4 April 2010 St. Athanasius Lutheran Church
The Resurrection of our Lord Vienna, VA
“Not Better; All New!”
Text: Luke 24:1-12; 1 Corinthians 15:19-26 (Isaiah 65:17-25)
Alleluia! Christ is risen!
[He is risen indeed! Alleluia!] Alleluia.
Grace, mercy, and peace to you from God our Father, and from our Lord and Saviour Jesus Christ. Amen.
There is a lot of talk this time of year, and indeed, all throughout the year, that the role of religion is to make this world a better place. Whatever the religion, whatever the beliefs, however it is taught to do that, and by whom, that that is the goal and purpose of religion: to improve ourselves, to improve the world, to make a difference.
But Jesus did not come to make this world a better place. I’m sorry, he didn’t! As we heard again last night, He made this world a good place in the beginning - a very good place - and we ruined it with our sin. Adam, Eve, you, me - the list of sinners is long and distinguished. And if Jesus had come to make this world a better place, you know what? We would simply ruin it again. It happens in our lives, it happens in the world. Sin breaks our lives, our relationships, our marriages, our families, our friendships. Sin tears people apart and causes division. Sin causes strife between nations and ethnicities. Sin seeks to divide, to conquer, to use, and to manipulate.
And so - the religions of man, the religions of the world say - we must overcome these things. We can, and we must. Through brotherhood, through greater effort, by reaching down to the good that is in us all.
Well, it’s been tried. And it has failed. For thousands of years it’s been tried, and it has failed. It cannot be done. The poison of sin runs too deep, and breaks out always, everywhere. In us, in others. Despite our good intentions. Despite our best intentions. Trying to stop sin is like the little boy who tried to plug the leak in the dam by sticking his finger in the hole, only to have another hole pop open, and then another, and then another. And soon, the whole dam comes down.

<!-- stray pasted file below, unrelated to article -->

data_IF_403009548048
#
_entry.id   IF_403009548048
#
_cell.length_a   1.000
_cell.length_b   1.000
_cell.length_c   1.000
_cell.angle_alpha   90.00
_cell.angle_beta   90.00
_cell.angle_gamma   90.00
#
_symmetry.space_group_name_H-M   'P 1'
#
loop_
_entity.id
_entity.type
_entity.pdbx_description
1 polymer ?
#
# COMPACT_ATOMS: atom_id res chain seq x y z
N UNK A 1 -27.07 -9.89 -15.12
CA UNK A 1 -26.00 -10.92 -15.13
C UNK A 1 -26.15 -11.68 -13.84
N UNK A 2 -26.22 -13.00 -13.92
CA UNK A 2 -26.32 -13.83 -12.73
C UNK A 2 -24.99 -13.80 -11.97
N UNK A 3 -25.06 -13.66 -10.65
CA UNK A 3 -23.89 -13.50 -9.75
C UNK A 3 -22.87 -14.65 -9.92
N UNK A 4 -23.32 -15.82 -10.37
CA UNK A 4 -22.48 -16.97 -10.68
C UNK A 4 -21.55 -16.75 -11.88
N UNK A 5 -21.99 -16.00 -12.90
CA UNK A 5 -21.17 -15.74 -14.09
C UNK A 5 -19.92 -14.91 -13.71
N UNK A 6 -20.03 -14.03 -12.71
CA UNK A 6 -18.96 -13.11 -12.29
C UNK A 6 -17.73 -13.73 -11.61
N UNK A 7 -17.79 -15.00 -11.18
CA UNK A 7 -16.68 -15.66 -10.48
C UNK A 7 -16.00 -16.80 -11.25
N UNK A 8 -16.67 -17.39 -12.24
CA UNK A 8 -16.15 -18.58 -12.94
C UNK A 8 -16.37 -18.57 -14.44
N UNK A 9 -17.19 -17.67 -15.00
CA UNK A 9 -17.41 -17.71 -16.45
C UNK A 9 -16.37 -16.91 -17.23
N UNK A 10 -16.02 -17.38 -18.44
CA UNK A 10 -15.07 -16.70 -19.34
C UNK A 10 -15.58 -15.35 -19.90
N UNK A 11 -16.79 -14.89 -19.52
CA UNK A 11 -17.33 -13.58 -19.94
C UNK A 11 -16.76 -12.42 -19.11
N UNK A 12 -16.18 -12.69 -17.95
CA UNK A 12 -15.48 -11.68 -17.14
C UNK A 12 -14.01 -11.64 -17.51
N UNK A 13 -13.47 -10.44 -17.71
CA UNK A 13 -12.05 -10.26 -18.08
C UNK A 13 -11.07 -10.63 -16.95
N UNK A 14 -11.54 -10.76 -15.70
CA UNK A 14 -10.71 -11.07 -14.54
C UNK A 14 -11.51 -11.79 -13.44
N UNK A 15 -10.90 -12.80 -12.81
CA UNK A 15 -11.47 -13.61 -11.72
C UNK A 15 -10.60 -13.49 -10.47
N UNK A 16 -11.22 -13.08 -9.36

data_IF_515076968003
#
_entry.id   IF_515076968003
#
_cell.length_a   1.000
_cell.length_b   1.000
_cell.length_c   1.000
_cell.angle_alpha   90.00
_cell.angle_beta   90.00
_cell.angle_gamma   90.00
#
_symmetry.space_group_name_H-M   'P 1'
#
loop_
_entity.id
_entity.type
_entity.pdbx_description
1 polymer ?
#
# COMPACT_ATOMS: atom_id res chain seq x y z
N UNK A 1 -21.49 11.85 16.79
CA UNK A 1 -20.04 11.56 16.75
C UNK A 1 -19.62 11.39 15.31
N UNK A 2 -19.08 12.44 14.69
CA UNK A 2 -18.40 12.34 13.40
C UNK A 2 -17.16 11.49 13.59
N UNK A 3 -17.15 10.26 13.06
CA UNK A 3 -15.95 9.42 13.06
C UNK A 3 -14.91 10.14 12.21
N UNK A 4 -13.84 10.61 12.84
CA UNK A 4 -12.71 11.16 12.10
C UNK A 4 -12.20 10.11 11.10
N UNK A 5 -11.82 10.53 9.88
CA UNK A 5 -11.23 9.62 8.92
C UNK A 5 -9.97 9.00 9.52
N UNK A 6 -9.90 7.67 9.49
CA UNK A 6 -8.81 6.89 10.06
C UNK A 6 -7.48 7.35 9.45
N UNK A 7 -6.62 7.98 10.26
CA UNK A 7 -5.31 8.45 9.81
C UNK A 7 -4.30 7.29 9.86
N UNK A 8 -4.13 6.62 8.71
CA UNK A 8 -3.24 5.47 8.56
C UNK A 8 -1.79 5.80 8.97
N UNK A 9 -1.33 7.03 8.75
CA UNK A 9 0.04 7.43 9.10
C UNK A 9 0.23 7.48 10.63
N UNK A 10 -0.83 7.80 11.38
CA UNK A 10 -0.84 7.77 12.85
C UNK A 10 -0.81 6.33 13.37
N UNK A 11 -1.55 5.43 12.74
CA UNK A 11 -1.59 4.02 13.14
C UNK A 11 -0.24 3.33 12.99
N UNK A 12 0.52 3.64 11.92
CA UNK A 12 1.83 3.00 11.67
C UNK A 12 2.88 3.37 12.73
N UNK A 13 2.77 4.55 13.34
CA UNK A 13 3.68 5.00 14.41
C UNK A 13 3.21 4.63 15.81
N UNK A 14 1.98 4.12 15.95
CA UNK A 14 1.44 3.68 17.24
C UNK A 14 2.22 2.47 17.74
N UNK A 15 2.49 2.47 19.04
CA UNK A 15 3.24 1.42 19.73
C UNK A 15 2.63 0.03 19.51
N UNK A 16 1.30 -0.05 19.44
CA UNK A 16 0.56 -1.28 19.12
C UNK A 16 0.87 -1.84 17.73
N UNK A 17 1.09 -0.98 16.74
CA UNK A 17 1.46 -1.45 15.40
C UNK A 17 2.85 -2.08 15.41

That is what sin is doing to us and our world. Poking holes in us. Decaying us. Killing us. . . . Ah, there it is! For even if we could fix every other problem, we cannot fix that. We cannot fix death.
So make this world a better place? No. “If in Christ we have hope in this life only,” St. Paul told us today, “we are of all people most to be pitied.” What a little and pitiable hope that is.
So no; let other religions and teachers set such little goals - Jesus has not come to make this world a better place, but to rescue us from what we have done. To rescue us from our sin, from the death that is a result of our sin, and from hell that is our destination because of our sin.
For you see, what Jesus has done today - this day of resurrection - is not repair the dam, but poke holes in hell! He has come to destroy the devil, his work and his kingdom, that he have no more power over us. And so give to us not a patched up, repaired world, but a new kingdom - as He promised through Isaiah: a new heavens and a new earth. Something so completely new and different that not with these old bodies could we live in it - no, but with bodies resurrected and made new. New, with sin forgiven. New, with sin, death, and the devil banished, from our bodies and from our lives.
For, St. Paul said, “Christ has been raised from the dead, the firstfruits of those who have fallen asleep.” That means that Christ is just the first of those who will rise from the dust of death, which now to Him is nothing more than rising from sleep! “For,” St. Paul continues, “as by a man came death, by a man has come also the resurrection of the dead. For as in Adam all die, so also in Christ shall all be made alive. But each in his own order: Christ the firstfruits, then at his coming those who belong to Christ.” And so yes, our bodies too will rise from the sleep of death to live in the new heavens and the new earth with Jesus in righteousness and purity forever.